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A CurtainUp London Review
Whenever I see a Pinter play, I think back to his marriage to the stellar and luminous actress, Vivien Merchant. She was his wife when he was writing what are regarded by many as his great plays and who took many of his female parts to the stage, including the part of Anna in this 1971 play. I have seen Lia Williams in Pinter before, and along with Gina McKee, she has expertise in that calm, enigmatic and unsettling way of taking on a Pinter role and making it memorable.
Old Times appears to be about three people reminiscing on their past. Deeley may not have known Anna before he married Kate but in this 90 minute play they give competing versions of events. At first we think we are watching an onlooker in the part of the wife Kate, with Anna’s personality plus animated character and flirtatious manner dominating. We wait for Deeley and Anna to start an affair. But it doesn’t happen. With Kate’s Zen approach of withdrawing from the contest, the game turns and becomes a competition for her, for the affection and past memories of the passive Kate. At one point Deeley starts singing snatches of old romantic songs of the 30s and 40s and Anna competes with her own amateur rendering of Cole Porter.
The play opens with Deeley and Kate discussing how Anna stole her underwear. Anna is onstage, not lit but in shadow, and looking out of the window and with her back to us and not moving. What follows shows Kirstin Scott Tomas bubbly andvivacious while Kate in a quiet moment pours the coffee very slowly from a white jug into white cups and saucers, deliberately adding cream and sugar and stirring it precisely in one of those attention grabbing moments that is described as “Pinteresque.” When Anna says to Deeley, “You have a lovely casserole . . . I mean wife”, we know the embarrassing “mistake” speaks volumes.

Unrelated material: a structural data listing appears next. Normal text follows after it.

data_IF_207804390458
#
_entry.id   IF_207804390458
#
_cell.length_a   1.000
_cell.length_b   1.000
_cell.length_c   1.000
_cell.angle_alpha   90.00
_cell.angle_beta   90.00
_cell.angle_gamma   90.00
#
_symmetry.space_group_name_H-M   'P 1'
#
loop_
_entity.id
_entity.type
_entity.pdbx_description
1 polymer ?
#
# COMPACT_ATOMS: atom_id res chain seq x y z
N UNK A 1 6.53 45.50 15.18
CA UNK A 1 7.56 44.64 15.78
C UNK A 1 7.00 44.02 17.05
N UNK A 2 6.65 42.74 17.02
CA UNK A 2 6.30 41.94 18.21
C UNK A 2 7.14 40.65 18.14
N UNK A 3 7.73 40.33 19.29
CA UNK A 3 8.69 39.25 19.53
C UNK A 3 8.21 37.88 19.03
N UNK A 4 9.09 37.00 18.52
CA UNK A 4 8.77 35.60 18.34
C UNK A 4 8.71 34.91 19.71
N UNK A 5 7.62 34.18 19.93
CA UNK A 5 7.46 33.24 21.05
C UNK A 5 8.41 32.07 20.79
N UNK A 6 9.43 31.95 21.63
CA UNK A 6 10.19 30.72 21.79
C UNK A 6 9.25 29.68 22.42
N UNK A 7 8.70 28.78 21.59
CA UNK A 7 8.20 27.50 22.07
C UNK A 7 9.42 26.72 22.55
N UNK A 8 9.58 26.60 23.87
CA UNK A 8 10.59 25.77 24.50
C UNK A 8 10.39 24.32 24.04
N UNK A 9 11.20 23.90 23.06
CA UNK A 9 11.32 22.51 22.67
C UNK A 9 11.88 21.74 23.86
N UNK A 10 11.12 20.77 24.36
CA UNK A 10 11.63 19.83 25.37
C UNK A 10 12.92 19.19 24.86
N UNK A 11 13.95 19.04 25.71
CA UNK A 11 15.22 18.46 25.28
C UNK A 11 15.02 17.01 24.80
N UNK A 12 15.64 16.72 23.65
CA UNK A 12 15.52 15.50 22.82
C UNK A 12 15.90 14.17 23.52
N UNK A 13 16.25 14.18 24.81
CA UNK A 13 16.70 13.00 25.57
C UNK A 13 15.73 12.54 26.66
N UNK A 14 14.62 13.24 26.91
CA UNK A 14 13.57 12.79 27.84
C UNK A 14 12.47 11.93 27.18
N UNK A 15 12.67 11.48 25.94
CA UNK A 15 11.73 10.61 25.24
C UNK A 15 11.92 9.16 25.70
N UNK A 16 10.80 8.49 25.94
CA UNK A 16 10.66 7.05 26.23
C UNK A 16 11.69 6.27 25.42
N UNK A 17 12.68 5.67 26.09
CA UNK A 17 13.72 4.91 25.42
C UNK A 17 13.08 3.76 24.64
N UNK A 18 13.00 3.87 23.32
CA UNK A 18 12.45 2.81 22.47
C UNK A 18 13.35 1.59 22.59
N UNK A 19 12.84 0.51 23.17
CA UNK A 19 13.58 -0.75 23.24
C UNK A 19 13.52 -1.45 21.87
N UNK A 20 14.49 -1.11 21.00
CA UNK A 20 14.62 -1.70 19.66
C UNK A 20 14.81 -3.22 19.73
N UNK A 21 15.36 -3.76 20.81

From there on the play becomes a competition between Deeley and Anna for their claim in memories of Kate. Deeley tells us how he met Kate at the film Odd Man Out. Anna recalls Kate taking a bath and tries to trump Deeley’s film memory. Anna and Deeley recall their versions of meeting at a pub. As she comes back in her green dressing gown from her bath, Kate is asked to adjudicate the versions of their past. Her reply will be cataclysmic.
Peter Mumford’s lighting sees the light from the window with its glimpses of the sea but at the scene change all the colour is taken out of the stage and it becomes a beautifully atmospheric, monochrome photograph of the beach and the sea until we have moved from the sofas of the living room to the twin beds askew in the bedroom. It is in the bedroom when Kate is taking a bath that Anna sits on the bed next to Deeley and drapes herself back onto the bed with her legs hanging over the edge. Hildegarde Bechtler’s sets are dictated by the playwright and can never be more than background to the era of the play. This country farmhouse doesn’t have the warmth we would associate with a country home.
Although Pinter has many fans, I do not count myself in their number. However, I do recognise that Ian Rickson’s production is of the very best and the performances here are outstanding and captivating. Rufus Sewell as Deeley becomes more unsettled, Kristin Scott Thomas’ gushing starts to become desperate and Lia Williams quietly regains control through destruction.
I never really warm to any of Pinter’s flawed characters but here I almost liked them. And . . . which version did those who had seen both, prefer? This one! Details are on the website below as to who will be playing which role. .
Retold by Tina Packer of Shakespeare & Co.
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